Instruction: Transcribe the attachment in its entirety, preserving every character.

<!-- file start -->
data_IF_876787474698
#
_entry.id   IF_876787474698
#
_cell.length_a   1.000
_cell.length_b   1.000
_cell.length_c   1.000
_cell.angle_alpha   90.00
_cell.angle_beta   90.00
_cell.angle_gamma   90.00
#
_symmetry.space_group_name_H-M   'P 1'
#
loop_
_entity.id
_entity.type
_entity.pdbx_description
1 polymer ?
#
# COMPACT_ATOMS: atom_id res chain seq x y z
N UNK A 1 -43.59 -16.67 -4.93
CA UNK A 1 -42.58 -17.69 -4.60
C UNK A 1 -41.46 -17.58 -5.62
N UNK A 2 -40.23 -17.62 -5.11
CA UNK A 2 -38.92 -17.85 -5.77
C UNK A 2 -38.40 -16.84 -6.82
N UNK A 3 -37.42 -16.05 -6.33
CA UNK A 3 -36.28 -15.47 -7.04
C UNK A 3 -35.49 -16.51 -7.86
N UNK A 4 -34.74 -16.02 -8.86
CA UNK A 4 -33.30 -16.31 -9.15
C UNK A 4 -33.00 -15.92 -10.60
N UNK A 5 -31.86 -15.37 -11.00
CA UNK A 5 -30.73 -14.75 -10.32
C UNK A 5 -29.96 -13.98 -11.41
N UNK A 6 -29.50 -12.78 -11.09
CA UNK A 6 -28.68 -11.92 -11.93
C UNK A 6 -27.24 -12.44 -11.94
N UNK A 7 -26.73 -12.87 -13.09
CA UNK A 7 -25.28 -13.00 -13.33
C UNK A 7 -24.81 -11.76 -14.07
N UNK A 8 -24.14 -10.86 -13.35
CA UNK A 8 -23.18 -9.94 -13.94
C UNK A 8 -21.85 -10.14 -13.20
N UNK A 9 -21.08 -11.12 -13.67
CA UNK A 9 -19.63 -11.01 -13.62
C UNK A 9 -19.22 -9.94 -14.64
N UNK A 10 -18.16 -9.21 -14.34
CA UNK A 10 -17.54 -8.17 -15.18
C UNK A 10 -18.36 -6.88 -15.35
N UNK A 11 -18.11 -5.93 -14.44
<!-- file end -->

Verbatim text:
data_IF_876787474698
#
_entry.id   IF_876787474698
#
_cell.length_a   1.000
_cell.length_b   1.000
_cell.length_c   1.000
_cell.angle_alpha   90.00
_cell.angle_beta   90.00
_cell.angle_gamma   90.00
#
_symmetry.space_group_name_H-M   'P 1'
#
loop_
_entity.id
_entity.type
_entity.pdbx_description
1 polymer ?
#
# COMPACT_ATOMS: atom_id res chain seq x y z
N UNK A 1 -43.59 -16.67 -4.93
CA UNK A 1 -42.58 -17.69 -4.60
C UNK A 1 -41.46 -17.58 -5.62
N UNK A 2 -40.23 -17.62 -5.11
CA UNK A 2 -38.92 -17.85 -5.77
C UNK A 2 -38.40 -16.84 -6.82
N UNK A 3 -37.42 -16.05 -6.33
CA UNK A 3 -36.28 -15.47 -7.04
C UNK A 3 -35.49 -16.51 -7.86
N UNK A 4 -34.74 -16.02 -8.86
CA UNK A 4 -33.30 -16.31 -9.15
C UNK A 4 -33.00 -15.92 -10.60
N UNK A 5 -31.86 -15.37 -11.00
CA UNK A 5 -30.73 -14.75 -10.32
C UNK A 5 -29.96 -13.98 -11.41
N UNK A 6 -29.50 -12.78 -11.09
CA UNK A 6 -28.68 -11.92 -11.93
C UNK A 6 -27.24 -12.44 -11.94
N UNK A 7 -26.73 -12.87 -13.09
CA UNK A 7 -25.28 -13.00 -13.33
C UNK A 7 -24.81 -11.76 -14.07
N UNK A 8 -24.14 -10.86 -13.35
CA UNK A 8 -23.18 -9.94 -13.94
C UNK A 8 -21.85 -10.14 -13.20
N UNK A 9 -21.08 -11.12 -13.67
CA UNK A 9 -19.63 -11.01 -13.62
C UNK A 9 -19.22 -9.94 -14.64
N UNK A 10 -18.16 -9.21 -14.34
CA UNK A 10 -17.54 -8.17 -15.18
C UNK A 10 -18.36 -6.88 -15.35
N UNK A 11 -18.11 -5.93 -14.44